The owning and trading of antiques and other objects derived from endangered species is a topic fraught with ethical and legal complications. For viewers and readers interested in educating themselves on these issues as well as the state of at-risk animal populations around the world, we recommend these selections from our website and other online resources.

For readers interested in educating themselves on the state of elephants, rhinoceros, and other at-risk animal populations around the world, we recommend the following web-based resources.

The International Union for Conservation of Nature

The Red List is the globally recognized authority on the health and robustness of species around the world.



Traffic.org is a clearinghouse for publications, articles and reports on all aspects of the global trade in wildlife. The site is a good source for information on U.S. and international trading laws.


The International Rhino Foundation

Among their many activities, the IRF works with local populations in Asia and Africa to protect and preserve rhinoceros populations.


Save the Rhino Trust

Based in Namibia, the Save the Rhino Trust protects Namibia's rhinoceros populations, which include the last free-ranging black rhinos in the world.


The World Wildlife Fund

Help rhinos directly by "adopting" one.


96 Elephants

Non-profit named for the number of elephants killed each day in Africa, this campaign of 195 organizations works to stop the killing, the trafficking, and the demand.


U.S. Fish & Wildlife Service

Clearinghouse on international wildlife trade affairs.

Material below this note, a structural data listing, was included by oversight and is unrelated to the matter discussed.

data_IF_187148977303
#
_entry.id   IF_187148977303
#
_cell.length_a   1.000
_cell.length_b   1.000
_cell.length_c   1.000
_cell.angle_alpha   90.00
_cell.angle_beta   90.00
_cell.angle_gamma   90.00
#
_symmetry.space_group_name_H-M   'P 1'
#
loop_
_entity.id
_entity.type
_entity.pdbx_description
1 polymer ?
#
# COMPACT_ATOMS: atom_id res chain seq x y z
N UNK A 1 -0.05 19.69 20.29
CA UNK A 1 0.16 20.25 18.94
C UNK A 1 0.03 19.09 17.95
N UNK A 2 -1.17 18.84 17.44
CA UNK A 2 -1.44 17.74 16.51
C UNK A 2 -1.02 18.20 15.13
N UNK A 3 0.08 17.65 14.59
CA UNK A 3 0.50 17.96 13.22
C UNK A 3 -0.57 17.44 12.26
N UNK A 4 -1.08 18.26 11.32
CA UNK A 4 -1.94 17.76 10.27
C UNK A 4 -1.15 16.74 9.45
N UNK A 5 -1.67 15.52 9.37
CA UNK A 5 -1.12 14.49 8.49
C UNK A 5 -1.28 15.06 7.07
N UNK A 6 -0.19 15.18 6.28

U.S. Fish & Wildlife Service

A "crash course" on rhino conservation from the federal agency charged with wildlife protection.


Convention on International Trade in Endangered Species of Wild Fauna and Flora (CITES)

The website of CITES, with specifics on signatory countries and how the Convention works.


Endangered Species Act (U.S. Code: Title 16, Ch. 35)

Text of the federal ESA statute, on the website of the Cornell University Legal Information Institute.


Wildlife Conservation Society

The WCS is a non-profit that works in 60 countries and the world's oceans to save wildlife and wild places.


ANTIQUES ROADSHOW selects items for broadcast or webcast on a case-by-case basis. In addition to editorial considerations, the series' producers examine whether the inclusion of such objects offers an opportunity to educate the public and supply context about their historical and cultural significance. ANTIQUES ROADSHOW recognizes there are objects in the marketplace that are controversial or distasteful and will exercise discretion with respect to such items.

In addition, ANTIQUES ROADSHOW only features items in accord with U.S. law including the Endangered Species Act (ESA), U.S. regulations for implementing the Convention on International Trade in Endangered Species of Wild Fauna and Flora (CITES), and other applicable laws.